14. Mixed Hole Mount and SMD Printed Circuit Boards • Mixed PCBs are quite common due to: • Technical issues • Component availability and cost • Available capacity and performance of equipment in PCB manufacturing line(s). Fig. 6.5: Common types of SMD- and mixed SMD-/hole mount PCBs. Electronic Pack….. Chapter 6: Printed Circuit Board Design

  15. SMD Printed Circuit Boards • Important aspects of design: • Component heat tolerances for reflow-/wave solder processes • Component orientation for wave solder: • Shadowing • Solder thieves for wave soldering • Minimum distance between components • Isolated via holes/solder lands Fig. 6.6: Preferred and not preferred directions of SMD components during wave soldering. Electronic Pack….. Chapter 6: Printed Circuit Board Design

  16. Important Aspects of Design, continued Fig. 6.7: Minimum separation between SMD components during wave soldering. Electronic Pack….. Chapter 6: Printed Circuit Board Design

  17. Important Aspects of Design, continued Fig. 6.8: Solder lands for SMD components should be separated from heavy copper areas by narrow constrictions. Conductors should preferably leave the solder lands of one component symmetrically. Electronic Pack….. Chapter 6: Printed Circuit Board Design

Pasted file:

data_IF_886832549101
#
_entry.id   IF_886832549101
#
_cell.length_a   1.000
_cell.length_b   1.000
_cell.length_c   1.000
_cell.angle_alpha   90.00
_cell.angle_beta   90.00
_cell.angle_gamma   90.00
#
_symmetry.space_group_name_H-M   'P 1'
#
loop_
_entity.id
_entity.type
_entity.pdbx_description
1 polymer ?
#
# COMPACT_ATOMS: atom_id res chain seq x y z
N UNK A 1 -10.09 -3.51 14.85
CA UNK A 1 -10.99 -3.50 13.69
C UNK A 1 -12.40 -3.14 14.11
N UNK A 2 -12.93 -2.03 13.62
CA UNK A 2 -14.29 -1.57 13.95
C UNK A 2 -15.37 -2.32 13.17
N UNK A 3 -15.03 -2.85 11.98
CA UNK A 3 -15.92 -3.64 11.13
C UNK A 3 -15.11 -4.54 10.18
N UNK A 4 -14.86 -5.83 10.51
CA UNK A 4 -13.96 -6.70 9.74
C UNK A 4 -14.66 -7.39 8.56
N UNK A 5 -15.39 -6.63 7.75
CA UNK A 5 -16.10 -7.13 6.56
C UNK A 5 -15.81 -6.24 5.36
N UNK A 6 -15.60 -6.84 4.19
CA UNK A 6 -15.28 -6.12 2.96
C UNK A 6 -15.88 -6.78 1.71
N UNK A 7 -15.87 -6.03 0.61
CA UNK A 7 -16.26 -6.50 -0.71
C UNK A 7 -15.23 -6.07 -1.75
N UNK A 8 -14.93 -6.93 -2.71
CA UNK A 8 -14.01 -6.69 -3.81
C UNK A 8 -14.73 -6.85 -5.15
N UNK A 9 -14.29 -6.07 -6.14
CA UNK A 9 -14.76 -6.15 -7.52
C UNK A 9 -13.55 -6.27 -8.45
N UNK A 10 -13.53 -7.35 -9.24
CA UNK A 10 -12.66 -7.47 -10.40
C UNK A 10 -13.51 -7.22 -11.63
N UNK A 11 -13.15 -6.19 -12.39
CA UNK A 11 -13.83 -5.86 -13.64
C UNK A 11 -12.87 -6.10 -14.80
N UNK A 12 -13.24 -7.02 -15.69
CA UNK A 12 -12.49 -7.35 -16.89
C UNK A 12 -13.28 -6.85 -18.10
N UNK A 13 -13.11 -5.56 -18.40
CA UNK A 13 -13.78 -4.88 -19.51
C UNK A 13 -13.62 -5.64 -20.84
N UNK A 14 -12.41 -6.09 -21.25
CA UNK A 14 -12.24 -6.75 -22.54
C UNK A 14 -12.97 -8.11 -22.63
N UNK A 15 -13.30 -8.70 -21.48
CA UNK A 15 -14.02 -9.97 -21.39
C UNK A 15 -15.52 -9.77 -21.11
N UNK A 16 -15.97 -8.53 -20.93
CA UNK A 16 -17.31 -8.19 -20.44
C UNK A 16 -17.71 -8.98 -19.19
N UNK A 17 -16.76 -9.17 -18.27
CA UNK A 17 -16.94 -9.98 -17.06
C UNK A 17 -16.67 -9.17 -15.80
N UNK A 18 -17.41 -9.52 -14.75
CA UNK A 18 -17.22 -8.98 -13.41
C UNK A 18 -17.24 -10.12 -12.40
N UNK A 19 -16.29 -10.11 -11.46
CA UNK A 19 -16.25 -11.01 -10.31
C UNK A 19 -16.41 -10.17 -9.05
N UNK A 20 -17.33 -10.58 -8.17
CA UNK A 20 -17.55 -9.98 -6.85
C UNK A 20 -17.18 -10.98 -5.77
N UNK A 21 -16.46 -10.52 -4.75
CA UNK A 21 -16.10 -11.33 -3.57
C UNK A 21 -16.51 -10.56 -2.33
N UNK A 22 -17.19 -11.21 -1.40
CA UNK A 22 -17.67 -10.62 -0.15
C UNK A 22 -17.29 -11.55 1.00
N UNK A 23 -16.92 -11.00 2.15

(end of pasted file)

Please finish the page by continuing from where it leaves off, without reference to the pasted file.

18. Important Aspects of Design, continued Fig. 6.9: Via holes should be separated from solder lands. Electronic Pack….. Chapter 6: Printed Circuit Board Design

  19. Important Aspects of Design, continued Fig. 6.10: Dummy land for better control of the amount of adhesive in wave soldering process. Electronic Pack….. Chapter 6: Printed Circuit Board Design

  20. Important Aspects of Design, cont.. Fig. 6.11: "Solder thieves" are areas in the Cu layer to reduce bridging in wave soldering. Placed as the last area exposed to the solder wave Electronic Pack….. Chapter 6: Printed Circuit Board Design

  21. Important Aspects of Design, continued Fig. 6.12: Parameters defining solder land dimensions for SMD resistors and capacitors, please refer to Table 6.2. Electronic Pack….. Chapter 6: Printed Circuit Board Design

  22. Solder Land Dimensions Table 6.2: Solder land dimensions for SMD resistors and capacitors (mm), please refer to Figure 6.12. Electronic Pack….. Chapter 6: Printed Circuit Board Design

  23. Solder Land Dimensions, continued Fig. 6.13: Additional dimensions of SMD component and solder lands. Width a: a = Wmax + K Length b: * Reflow : b = Hmax + 2Tmax + K * Wave: b = Hmax + 2Tmax + 2K Length B: B = Lmax + 2Hmax + 2Tmax + K, K = 0.25 mm. Electronic Pack….. Chapter 6: Printed Circuit Board Design